Targeting tolerance: Is far-right terrorism on the rise in Germany?
It was after midnight, but Walter Lübcke, 65, was still sitting on the terrace of his house in Wolfhagen-Istha, a small town near Frankfurt. The local politician, a member of Chancellor Angela Merkel’s CDU, lit a cigarette. He could probably still hear the music from the party tent at a nearby carnival when the bullet hit – fired at short range, from a 9mm pistol, into the side of his head.
It was a political murder committed by a far-right radical, it now seems. The killing has shocked the entire country. German President Frank-Walter Steinmeier has commented on the case, as has Merkel. It was an “attack on us all,” one with completely new characteristics, said Interior Minister Horst Seehofer.
On that night of June 1, a bout of violence erupted that had been building noticeably for years in much of the country, the investigation suggests. In 2015, as Germany was taking in 10,000 Middle Eastern refugees each day, sometimes more, and criticism of the policy was growing steadily, Lübcke took a clear stance.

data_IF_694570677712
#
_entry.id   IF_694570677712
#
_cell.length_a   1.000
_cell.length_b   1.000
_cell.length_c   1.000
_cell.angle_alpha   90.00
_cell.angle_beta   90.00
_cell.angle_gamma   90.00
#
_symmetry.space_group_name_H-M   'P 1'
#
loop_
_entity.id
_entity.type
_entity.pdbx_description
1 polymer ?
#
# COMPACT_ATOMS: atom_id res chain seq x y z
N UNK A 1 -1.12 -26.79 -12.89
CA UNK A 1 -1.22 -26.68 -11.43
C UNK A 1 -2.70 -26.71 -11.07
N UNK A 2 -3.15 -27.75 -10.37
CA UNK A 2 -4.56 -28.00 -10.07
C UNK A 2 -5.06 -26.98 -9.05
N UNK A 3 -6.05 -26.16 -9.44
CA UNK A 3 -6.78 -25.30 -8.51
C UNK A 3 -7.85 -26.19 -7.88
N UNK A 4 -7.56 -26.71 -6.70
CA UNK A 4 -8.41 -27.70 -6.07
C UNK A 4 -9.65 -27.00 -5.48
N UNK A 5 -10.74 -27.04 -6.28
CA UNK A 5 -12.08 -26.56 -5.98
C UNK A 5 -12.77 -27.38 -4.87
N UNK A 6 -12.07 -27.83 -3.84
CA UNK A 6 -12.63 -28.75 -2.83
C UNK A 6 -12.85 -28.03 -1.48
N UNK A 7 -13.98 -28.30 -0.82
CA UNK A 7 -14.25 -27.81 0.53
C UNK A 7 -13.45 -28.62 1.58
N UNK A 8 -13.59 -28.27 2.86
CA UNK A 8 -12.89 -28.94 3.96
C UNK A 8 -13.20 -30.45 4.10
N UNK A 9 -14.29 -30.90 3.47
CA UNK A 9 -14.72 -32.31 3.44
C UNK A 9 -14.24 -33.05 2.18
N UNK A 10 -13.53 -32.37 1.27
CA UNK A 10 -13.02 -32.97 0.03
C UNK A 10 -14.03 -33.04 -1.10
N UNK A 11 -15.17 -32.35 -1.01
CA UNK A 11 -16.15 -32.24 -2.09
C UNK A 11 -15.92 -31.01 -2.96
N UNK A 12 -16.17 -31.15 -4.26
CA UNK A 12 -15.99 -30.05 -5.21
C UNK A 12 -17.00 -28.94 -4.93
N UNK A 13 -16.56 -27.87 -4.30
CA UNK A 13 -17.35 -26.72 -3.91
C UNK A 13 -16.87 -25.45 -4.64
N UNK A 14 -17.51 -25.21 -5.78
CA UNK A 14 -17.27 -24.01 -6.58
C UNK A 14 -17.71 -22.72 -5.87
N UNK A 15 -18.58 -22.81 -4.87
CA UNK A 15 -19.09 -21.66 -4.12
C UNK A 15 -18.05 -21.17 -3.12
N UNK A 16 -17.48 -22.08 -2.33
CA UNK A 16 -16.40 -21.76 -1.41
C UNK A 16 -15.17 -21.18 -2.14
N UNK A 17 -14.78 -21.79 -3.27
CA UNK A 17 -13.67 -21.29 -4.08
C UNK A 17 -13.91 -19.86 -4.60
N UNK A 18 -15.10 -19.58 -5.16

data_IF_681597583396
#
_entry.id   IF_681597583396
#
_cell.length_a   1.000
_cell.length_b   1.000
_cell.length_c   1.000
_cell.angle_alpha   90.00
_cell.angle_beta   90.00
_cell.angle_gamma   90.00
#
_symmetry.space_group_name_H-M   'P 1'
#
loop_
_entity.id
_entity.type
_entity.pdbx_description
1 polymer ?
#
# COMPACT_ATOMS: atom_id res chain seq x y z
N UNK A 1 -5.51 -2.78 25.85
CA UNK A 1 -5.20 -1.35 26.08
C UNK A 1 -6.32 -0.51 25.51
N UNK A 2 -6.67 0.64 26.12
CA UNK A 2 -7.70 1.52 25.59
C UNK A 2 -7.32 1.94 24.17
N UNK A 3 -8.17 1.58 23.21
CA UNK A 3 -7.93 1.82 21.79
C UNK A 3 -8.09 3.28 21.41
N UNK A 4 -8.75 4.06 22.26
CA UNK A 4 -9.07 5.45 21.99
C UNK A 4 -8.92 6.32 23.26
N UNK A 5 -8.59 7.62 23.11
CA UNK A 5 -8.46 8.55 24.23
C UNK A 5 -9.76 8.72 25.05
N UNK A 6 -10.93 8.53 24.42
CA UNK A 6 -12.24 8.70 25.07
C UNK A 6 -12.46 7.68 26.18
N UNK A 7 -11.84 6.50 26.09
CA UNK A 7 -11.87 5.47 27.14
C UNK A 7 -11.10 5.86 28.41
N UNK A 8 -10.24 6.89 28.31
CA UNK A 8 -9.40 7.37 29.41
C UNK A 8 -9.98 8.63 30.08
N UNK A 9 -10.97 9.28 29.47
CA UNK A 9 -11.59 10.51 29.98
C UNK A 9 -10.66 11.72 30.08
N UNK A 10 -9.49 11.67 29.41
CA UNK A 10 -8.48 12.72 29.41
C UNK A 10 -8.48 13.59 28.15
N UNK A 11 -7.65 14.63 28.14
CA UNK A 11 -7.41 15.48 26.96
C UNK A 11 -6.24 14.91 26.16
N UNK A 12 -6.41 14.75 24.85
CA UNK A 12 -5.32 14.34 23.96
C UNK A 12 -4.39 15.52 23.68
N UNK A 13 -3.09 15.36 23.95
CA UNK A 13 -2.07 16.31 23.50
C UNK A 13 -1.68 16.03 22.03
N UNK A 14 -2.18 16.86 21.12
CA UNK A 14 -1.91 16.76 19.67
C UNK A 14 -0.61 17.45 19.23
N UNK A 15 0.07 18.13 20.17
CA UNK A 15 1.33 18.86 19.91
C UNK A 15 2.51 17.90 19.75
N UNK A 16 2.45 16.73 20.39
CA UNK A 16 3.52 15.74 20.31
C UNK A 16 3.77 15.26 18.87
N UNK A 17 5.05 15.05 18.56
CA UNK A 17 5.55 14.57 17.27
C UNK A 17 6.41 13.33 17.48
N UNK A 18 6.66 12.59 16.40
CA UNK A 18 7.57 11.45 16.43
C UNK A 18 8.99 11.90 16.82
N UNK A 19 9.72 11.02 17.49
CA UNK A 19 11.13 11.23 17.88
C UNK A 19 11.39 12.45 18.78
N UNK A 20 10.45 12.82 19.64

A town meeting was called to discuss plans for a new asylum shelter in the area. Lübcke regarded the acceptance and sheltering of people in need as a necessity, a Christian duty. Supporters of the anti-migrant Pegida movement, who were also in the room, had a different opinion. Lübcke took to the stage to address them: “Anyone who does not share these values is free to leave this country at any time.”
Ever since that Oct. 14, 2015, the statement can be found online. Pegida supporters immediately uploaded a video of it on YouTube, creating a basin to collect all the hate and incitement against Lübcke. If, perhaps, this remark was the reason for his killing, what does that mean for Germany?
For security authorities, the crime was their worst fear come true. The threat posed by violent, extremist right-wing offenders and terrorists has been growing for years. The number of potential violent offenders keeps rising. Police and surveillance authorities are beefing up their own efforts; but apparently the threat is growing too fast for them to keep up.
DNA analysis at the scene led investigators to a man who’s now the chief suspect. The key bit of evidence was a single flake of skin on Walter Lübcke’s checkered shirt. Computers delivered a definitive ID: a man named Stephan E., born in 1973.
At about two in the morning on June 15, a police SWAT team arrested Stephan E. at his home, not far from Walter Lübcke’s house.